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1

It's weird to me how Frodo and Sam didn't at least come up with some cover story. Some excuse to go there with the Ring. Anything to make Gollum not guess the truth. Gollum was basically: we need to get into Mordor, it's not your business why. If you want to come with us, these are our conditions. In fact, Gollum pleads to allow him to guide them, and is a ...


0

The Fellowship doesn't talk about the Ring much on the way. Certainly not about why they want to get to Mordor. This leaves Gollum with no way of figuring out what Frodo intends but what he can reason out based on his own thinking -- insofar as he thought about it rather than the all-important question of how to get the Ring back. And his own thinking ...


4

Hello and welcome to this site! As you note, that name is a bit too revealing, and Tolkien is much too subtle to have used it if he didn’t have a particular reason, in my opinion: An important thing to consider is that the books The Hobbit and The Lord of the Rings were both intended (by Tolkien, in at least several occasions) to be seen as transcriptions ...


2

I would say that yes, Théoden was saying he ‘misses’ Gríma in both senses that others have pointed out: he wishes he had someone to advise him and he misses Gríma personally. I base this on two passages in Chapter VII, ‘Helm’s Deep’, that I see no-one else quoting. The first is just after Gandalf has ridden away: ‘What does that mean?’ said one of the guard ...


35

No, except yes TL;DR: ‘Wormtongue’ is a deliberately negative name given by his enemies, so it can’t be faulted for being pejorative, even if it’s not as unflattering as it might seem to modern ears. But ‘Gríma’ itself isn’t much better! As Mary points out, ‘Wormtongue’ is a nickname applied to Gríma by his opponents (which, Gandalf implies, is everyone but ...


19

Grima calls Gandalf "Lathspell" -- Ill News -- because he hated him and wanted Theoden to mistrust him. Likewise, "Wormtongue" is what people who already hate him call him. It is true that Gandalf says to Theoden "him that all but you call Wormtongue," but that was probably a slow development. People call him that to urge ...


1

For grammatical reasons it does not, in English, mean "The ring that is lord of the other rings" "The Lord of the Rings" refers to a being who is lord over all the rings including the "One ring that rules them all". "Lord of the Rings" would be ambiguous only as a title because some abbreviation is allowed in a title (...


5

The TV Tropes editor was probably thinking of the following passage from Tolkien’s notes to his essay ‘On Fairy-Stories’: There is no suggestion of dream in The Wind in the Willows. ‘The Mole had been working very hard all the morning, spring-cleaning his little house.’ So it begins, and that correct tone is maintained. It is all the more remarkable that A. ...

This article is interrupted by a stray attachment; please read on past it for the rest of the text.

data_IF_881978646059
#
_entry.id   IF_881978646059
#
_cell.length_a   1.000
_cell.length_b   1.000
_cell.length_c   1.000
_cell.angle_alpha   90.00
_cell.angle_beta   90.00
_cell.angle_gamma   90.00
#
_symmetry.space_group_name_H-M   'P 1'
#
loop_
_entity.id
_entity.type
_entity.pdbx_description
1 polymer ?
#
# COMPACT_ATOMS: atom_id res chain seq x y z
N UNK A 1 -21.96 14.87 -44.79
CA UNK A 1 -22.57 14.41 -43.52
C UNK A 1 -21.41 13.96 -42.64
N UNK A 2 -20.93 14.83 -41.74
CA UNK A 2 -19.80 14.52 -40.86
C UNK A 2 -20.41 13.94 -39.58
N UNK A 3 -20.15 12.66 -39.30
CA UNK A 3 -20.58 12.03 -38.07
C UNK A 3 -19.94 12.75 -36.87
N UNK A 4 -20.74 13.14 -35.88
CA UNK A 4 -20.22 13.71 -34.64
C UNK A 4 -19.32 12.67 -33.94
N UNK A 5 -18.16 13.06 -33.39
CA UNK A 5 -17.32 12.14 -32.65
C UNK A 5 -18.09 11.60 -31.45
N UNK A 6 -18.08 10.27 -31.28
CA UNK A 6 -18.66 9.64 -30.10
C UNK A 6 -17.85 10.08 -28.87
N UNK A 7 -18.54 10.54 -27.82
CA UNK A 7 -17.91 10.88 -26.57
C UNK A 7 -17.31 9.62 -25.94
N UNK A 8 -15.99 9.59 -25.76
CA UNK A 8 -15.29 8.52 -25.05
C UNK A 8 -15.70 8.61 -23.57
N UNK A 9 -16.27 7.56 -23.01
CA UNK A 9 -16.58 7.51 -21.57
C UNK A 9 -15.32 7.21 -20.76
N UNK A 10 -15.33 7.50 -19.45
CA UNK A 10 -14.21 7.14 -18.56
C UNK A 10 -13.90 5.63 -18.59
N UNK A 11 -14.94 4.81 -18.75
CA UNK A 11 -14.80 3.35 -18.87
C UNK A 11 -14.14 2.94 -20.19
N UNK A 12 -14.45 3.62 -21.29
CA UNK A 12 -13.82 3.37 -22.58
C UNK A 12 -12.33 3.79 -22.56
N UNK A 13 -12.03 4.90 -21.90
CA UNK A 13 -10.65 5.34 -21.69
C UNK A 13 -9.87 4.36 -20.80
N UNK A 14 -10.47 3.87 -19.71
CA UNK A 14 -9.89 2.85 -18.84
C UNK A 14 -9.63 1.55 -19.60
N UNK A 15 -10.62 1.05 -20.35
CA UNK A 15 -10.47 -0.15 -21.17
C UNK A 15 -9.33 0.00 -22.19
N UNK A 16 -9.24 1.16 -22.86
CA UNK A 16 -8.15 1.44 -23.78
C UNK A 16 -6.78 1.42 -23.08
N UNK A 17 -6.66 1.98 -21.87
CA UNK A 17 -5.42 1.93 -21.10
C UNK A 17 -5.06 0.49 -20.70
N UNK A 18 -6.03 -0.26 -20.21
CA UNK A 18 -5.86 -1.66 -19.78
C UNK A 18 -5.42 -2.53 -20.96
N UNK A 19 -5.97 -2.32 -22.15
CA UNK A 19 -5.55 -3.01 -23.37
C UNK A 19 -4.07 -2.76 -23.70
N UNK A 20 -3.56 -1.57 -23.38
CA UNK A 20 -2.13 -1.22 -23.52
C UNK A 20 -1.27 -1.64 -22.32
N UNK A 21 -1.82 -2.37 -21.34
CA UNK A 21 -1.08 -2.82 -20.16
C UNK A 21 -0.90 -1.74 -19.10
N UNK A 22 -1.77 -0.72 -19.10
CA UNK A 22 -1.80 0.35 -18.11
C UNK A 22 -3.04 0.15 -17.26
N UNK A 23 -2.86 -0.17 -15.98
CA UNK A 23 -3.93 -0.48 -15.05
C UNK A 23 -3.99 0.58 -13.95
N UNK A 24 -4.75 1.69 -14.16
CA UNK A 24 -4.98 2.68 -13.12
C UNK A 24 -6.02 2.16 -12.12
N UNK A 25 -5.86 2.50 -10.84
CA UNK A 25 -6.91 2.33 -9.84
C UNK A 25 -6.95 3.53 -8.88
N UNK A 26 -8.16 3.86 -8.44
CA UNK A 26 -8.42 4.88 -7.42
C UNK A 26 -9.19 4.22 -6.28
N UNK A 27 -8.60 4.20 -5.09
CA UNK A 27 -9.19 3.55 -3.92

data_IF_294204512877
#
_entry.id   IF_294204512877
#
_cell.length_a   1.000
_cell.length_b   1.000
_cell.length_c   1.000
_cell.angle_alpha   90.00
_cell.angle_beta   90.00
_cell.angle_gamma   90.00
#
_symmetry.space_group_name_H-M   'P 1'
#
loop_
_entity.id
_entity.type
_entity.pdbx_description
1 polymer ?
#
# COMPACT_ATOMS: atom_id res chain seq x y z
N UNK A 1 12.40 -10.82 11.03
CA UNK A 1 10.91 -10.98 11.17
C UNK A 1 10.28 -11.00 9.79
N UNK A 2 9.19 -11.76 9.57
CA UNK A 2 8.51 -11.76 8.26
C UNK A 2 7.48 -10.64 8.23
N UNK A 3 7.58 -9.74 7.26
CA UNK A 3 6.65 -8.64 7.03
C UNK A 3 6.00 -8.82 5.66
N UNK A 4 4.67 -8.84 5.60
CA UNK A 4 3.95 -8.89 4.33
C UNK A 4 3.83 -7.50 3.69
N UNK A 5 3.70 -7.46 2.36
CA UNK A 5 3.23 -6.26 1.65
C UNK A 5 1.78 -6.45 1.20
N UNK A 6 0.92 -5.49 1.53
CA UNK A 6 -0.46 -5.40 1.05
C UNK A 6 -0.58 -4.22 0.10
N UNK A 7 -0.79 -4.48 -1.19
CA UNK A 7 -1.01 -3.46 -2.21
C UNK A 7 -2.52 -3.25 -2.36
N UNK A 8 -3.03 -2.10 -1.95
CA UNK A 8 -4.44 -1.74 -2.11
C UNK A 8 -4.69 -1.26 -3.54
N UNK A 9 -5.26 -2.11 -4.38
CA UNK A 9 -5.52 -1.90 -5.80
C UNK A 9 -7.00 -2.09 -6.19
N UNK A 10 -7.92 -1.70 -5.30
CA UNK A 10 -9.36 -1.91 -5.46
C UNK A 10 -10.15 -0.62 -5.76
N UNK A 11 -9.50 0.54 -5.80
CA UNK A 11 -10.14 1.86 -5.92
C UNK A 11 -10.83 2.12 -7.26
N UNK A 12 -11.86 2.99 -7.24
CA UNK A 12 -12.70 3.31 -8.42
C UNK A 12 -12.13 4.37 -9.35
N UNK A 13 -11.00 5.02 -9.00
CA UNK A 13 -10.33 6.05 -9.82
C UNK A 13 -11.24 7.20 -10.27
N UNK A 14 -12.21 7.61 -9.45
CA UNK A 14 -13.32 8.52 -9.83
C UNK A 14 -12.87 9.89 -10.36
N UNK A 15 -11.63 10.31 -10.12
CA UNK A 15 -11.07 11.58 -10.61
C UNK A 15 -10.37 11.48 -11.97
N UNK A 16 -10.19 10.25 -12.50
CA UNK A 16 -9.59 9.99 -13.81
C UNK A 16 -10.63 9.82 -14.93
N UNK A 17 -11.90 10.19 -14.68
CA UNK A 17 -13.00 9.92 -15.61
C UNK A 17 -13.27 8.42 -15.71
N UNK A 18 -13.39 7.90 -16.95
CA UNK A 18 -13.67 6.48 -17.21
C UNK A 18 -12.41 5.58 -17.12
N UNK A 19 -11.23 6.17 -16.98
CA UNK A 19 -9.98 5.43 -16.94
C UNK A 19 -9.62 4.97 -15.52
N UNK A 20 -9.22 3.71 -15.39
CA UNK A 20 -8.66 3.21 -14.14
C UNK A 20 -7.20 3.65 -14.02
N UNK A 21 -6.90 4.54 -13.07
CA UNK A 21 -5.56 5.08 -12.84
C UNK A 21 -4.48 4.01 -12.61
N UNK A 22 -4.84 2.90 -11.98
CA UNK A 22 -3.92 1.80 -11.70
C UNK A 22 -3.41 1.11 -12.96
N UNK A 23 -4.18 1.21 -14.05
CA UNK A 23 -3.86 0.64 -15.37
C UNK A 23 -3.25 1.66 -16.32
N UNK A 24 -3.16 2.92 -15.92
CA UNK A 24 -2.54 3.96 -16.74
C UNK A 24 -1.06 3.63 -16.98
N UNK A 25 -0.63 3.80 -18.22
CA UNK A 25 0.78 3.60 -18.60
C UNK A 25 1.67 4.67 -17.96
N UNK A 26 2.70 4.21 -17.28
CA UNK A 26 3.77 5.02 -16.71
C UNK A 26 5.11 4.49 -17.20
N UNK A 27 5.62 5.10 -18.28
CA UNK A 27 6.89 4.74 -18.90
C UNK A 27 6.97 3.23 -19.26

96

The phrase “the Lord of the Rings” is ambiguous in the same way in English: it might, in theory, refer either to the One Ring, which rules the other rings, or to Sauron, who can use it to rule all the rings. However, the text does not make use of this ambiguity. The phrase “the Lord of the Ring(s)” appears four times in the text, and three times it’s clear ...


8

In the original version of The Hobbit, no. In any version of the Hobbit, the Ring is not shown to have much effect on Bilbo. He uses it as a useful tool, a way of turning invisible which gets him out of various scrapes and helps him through the story. A simple invisibility ring is an ancient trope in literature, and in The Hobbit the Ring doesn't function as ...


6

Once Tolkien revised it, it was (slightly) foreshadowed by the way Bilbo lied about the ring. In the first edition, once Gollum lost the contest, he tried to give Bilbo the ring and was ashamed that he could not I don’t know how many times Gollum begged Bilbo’s pardon. He kept on saying: “We are ssorry; we didn’t mean to cheat, we meant to give it our only ...


3

Allow me to look at your problem from a slightly different angle. It's what I like about books (as opposed to movies): a good book encourages you to continually 'visualize' what happens yourself and immerse yourself in the world of the book. This includes details which the author deemed not worthy of mentioning over and over again, such as Frodo's ...


3

The Nature of Hobbits I'd start with 'Concerning Hobbits': Hobbits are an unobtrusive but very ancient people, more numerous formerly than they are today; for they love peace and quiet and good tilled earth: a well-ordered and well-farmed countryside was their favourite haunt. They do not and did not understand or like machines more complicated than a forge-...


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